News / Politics

Why Labor’s hopes of keeping Wills just became more difficult

Greens increasingly confident of seizing seat after redistribution

Greens candidate Samantha Ratnam and Labor’s MP since 2016, Peter Khalil.

Mark Phillips

WILLS has become a marginal electorate following a redrawing of its boundaries that has boosted the Greens’ chances of winning the seat for the first time.

The redistribution released by the Australian Electoral Commission on Friday adds parts of Brunswick East, Princes Hill and Fitzroy North to the electorate, areas which have been strong for the Greens in recent federal and state elections.

The result has been to cut the incumbent Labor MP Peter Khalil’s margin from 8.6% to 5.2%, according to the ABC’s election analyst Antony Green, placing the seat in the marginal category for the first time.

Khalil, who has held the set since 2016 was already under pressure after the Victorian Greens leader Samantha Ratnam announced she would be contesting the seat at the next election, which must by held by May next year, but could be called as early as August.

He has also been targeted by anti-war protesters who want him to disown Labor’s stance on the war in Gaza.

In the most recent protest on Friday, Khalil was forced to close his office in Sydney Road after it was besieged by a small rally.

Get more stories like this delivered to your inbox

Sign up for our weekly newsletter.

HTML Button Generator

Under the proposed redistribution, parts of the Melbourne electorate — held by the Greens’ federal leader Adam Bandt — would be added to the south of Wills, including Brunswick East, Carlton North, Princes Hill and Fitzroy North. Along with population growth in those suburbs as new apartment builders gain residents, this would add a projected 20,804 voters to the electorate.

Booths in these suburbs voted strongly for the Greens in 2022.

For instance, in Brunswick East, Bandt won 66.5% of the two party preferred vote; in Princes Hill, he won 64%; and in Fitzroy North, he won 67.9%.

The redistribution would also carve off to the neighbouring Maribyrnong electorate the suburbs of Pascoe Vale South, Glenroy and Oak Park, which are all stronger Labor areas. Wills would lose a projected 9942 voters from these areas.

The outcome, according to the ABC’s Antony Green, is that the margin in Wills has been cut to 5.2%. The Greens now regard Wills, neighbouring Cooper, and Macnamara in the inner bayside south as increasingly winnable and they are expected to put greater resources into them if the AEC also goes ahead with plans to abolish the inner eastern seat of Higgins.

The redistribution is not final and objections will be accepted until June 28 before a final determination in October.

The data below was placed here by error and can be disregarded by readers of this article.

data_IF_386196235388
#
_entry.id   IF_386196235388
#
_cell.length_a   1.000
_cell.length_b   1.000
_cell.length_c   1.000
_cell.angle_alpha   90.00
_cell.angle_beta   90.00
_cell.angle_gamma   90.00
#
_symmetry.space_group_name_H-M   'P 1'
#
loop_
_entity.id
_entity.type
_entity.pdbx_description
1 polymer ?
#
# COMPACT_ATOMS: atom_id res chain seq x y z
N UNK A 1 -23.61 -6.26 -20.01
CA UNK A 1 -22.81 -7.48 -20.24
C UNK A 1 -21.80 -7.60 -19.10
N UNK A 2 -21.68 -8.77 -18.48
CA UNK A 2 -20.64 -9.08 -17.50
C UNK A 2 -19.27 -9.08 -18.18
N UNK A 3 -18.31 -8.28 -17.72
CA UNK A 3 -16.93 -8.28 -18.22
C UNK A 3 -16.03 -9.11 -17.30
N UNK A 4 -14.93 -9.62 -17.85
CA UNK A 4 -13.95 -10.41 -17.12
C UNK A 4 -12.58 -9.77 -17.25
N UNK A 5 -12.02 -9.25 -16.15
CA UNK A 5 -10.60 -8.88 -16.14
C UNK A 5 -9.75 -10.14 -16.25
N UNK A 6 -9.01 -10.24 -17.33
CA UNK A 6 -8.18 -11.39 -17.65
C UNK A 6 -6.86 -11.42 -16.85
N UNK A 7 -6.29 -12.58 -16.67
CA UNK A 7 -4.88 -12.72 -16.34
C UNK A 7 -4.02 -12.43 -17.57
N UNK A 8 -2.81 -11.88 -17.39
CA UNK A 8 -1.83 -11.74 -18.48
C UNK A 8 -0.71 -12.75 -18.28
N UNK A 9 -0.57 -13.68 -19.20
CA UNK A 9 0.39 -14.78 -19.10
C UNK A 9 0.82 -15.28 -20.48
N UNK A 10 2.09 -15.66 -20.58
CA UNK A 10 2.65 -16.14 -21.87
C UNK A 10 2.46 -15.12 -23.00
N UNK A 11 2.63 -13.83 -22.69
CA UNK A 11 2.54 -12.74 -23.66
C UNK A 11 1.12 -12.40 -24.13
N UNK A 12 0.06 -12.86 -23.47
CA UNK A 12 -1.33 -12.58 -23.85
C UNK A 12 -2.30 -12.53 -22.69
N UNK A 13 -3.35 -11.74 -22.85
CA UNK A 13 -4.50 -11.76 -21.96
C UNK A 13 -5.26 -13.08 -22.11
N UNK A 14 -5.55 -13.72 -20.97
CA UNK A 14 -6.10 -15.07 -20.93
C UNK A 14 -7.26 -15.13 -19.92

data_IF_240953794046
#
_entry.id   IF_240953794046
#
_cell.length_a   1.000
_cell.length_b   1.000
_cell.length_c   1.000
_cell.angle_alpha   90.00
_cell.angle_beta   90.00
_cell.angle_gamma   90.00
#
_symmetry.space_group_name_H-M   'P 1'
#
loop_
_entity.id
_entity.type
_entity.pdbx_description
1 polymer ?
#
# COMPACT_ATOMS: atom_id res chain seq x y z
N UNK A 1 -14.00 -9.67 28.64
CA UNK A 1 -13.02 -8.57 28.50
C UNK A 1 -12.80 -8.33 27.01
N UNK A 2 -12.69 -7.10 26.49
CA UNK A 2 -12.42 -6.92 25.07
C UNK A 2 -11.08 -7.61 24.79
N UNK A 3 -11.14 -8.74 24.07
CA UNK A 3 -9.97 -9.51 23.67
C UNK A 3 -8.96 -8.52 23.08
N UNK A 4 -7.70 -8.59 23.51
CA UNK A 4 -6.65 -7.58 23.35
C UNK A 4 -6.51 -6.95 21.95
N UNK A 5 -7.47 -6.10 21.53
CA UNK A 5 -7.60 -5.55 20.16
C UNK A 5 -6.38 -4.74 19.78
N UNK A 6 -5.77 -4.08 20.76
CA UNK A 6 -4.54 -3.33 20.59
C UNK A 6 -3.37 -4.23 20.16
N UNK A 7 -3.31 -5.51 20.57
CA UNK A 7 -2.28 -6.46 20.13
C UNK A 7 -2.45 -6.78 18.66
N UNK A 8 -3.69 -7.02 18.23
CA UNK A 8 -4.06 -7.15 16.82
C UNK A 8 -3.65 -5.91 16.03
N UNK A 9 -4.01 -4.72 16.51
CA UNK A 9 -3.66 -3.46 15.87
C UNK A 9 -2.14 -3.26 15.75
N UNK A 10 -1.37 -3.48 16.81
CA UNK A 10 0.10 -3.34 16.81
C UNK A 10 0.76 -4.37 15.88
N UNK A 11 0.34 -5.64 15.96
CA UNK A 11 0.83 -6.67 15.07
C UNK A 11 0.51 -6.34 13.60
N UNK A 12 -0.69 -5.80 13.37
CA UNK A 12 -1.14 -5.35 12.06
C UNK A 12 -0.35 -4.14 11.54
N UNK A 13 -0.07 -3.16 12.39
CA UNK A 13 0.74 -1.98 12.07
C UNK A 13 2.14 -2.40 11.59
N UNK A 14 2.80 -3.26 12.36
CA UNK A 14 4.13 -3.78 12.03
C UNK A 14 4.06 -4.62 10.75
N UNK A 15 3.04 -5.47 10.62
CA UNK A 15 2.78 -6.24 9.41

Khalil has put a brave face on the changes, saying they would make no difference to his approach as the next election approaches.

“Since being elected in 2016, I have spent each day working hard to make the lives of those in my electorate better,” he said.

“Wherever the final boundaries may land, my focus will remain on supporting our local community.”

Ratnam declined to comment on the redistribution.

Current and proposed electorate boundaries released by the Australian Electoral Commission on May 31.

Meanwhile, Khalil has condemned the protests that forced his office to close on Friday and which followed a vandalism attack on a billboard in Pascoe Vale South on Thursday.

A small group of protesters rallied in Sydney Road and laid fake bodies wrapped in sheets and splattered with red paint to look like blood on the footpath outside Khalil’s office on Friday. A similar protest was held in November.

A protest organiser was quoted in media reports as saying the protests on Friday at the office of Khalil and other federal Labor members, including the MP for Cooper, Ged Kearney, were the result of Labor’s failure to support a Greens motion recognising Palestine as a state.

Khalil said his staff experienced unacceptable verbal abuse and physical intimidation.

He said he supported the right to peaceful protest as part of a democratic society but when it crossed into violence, intimidation or hate speech, it was not acceptable.

“Whilst the majority of [Friday’s] protest was peaceful, my staff experienced abusive language and physical intimidation whilst trying to leave, which required police assistance,” he said.

“My staff work hard to support our community every day, and they deserve to carry out their work in a safe manner — as do all workers.

“This was unacceptable.”

The Greens were not involved in organising the protests at Labor MPs offices, and Ratnam did not attend the rally at Khalil’s office in Coburg.

Ratnam said the Greens supported peaceful protest but the ongoing campaign by anti-war protesters reflected “disappointment and frustration in the community over Labor’s continued backing of the invasion”.

In public statements as recently as last month, Khalil has called for “a durable and sustained ceasefire” and said he has supported the recognition of a Palestinian state and a two-state solution.

Support independent local journalism

We are an independent hyperlocal news organisation owned and run by the people in your community. With your support, we can continue to produce unique and valuable local journalism for Brunswick and the inner north of Melbourne. 

Read more:

Ratnam to represent Greens in the battle of Wills